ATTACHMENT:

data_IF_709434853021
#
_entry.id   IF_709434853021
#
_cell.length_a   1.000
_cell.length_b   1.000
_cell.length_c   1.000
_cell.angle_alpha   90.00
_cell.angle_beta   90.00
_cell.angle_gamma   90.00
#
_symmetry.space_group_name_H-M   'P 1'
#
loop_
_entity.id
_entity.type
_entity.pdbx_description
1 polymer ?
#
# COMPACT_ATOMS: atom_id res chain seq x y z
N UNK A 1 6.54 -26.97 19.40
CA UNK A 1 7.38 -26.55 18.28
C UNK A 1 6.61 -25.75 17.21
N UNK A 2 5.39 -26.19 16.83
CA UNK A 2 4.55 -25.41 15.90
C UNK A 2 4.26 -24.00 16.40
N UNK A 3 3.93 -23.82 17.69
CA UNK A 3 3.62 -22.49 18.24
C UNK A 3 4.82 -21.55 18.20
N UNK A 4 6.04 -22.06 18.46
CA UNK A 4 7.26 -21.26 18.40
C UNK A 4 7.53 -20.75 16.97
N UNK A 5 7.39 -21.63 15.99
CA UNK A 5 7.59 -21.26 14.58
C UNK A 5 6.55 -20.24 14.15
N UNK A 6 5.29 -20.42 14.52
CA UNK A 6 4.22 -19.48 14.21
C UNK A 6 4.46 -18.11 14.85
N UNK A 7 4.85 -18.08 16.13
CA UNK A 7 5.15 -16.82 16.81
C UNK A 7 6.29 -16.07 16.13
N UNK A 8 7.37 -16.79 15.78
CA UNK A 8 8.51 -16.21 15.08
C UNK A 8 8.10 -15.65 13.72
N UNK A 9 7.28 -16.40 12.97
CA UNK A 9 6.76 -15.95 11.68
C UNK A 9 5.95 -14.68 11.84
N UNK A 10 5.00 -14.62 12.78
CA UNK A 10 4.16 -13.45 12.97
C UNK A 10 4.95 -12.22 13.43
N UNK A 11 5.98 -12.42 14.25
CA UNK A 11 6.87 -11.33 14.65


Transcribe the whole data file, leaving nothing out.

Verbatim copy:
data_IF_709434853021
#
_entry.id   IF_709434853021
#
_cell.length_a   1.000
_cell.length_b   1.000
_cell.length_c   1.000
_cell.angle_alpha   90.00
_cell.angle_beta   90.00
_cell.angle_gamma   90.00
#
_symmetry.space_group_name_H-M   'P 1'
#
loop_
_entity.id
_entity.type
_entity.pdbx_description
1 polymer ?
#
# COMPACT_ATOMS: atom_id res chain seq x y z
N UNK A 1 6.54 -26.97 19.40
CA UNK A 1 7.38 -26.55 18.28
C UNK A 1 6.61 -25.75 17.21
N UNK A 2 5.39 -26.19 16.83
CA UNK A 2 4.55 -25.41 15.90
C UNK A 2 4.26 -24.00 16.40
N UNK A 3 3.93 -23.82 17.69
CA UNK A 3 3.62 -22.49 18.24
C UNK A 3 4.82 -21.55 18.20
N UNK A 4 6.04 -22.06 18.46
CA UNK A 4 7.26 -21.26 18.40
C UNK A 4 7.53 -20.75 16.97
N UNK A 5 7.39 -21.63 15.99
CA UNK A 5 7.59 -21.26 14.58
C UNK A 5 6.55 -20.24 14.15
N UNK A 6 5.29 -20.42 14.52
CA UNK A 6 4.22 -19.48 14.21
C UNK A 6 4.46 -18.11 14.85
N UNK A 7 4.85 -18.08 16.13
CA UNK A 7 5.15 -16.82 16.81
C UNK A 7 6.29 -16.07 16.13
N UNK A 8 7.37 -16.79 15.78
CA UNK A 8 8.51 -16.21 15.08
C UNK A 8 8.10 -15.65 13.72
N UNK A 9 7.28 -16.40 12.97
CA UNK A 9 6.76 -15.95 11.68
C UNK A 9 5.95 -14.68 11.84
N UNK A 10 5.00 -14.62 12.78
CA UNK A 10 4.16 -13.45 12.97
C UNK A 10 4.95 -12.22 13.43
N UNK A 11 5.98 -12.42 14.25
CA UNK A 11 6.87 -11.33 14.65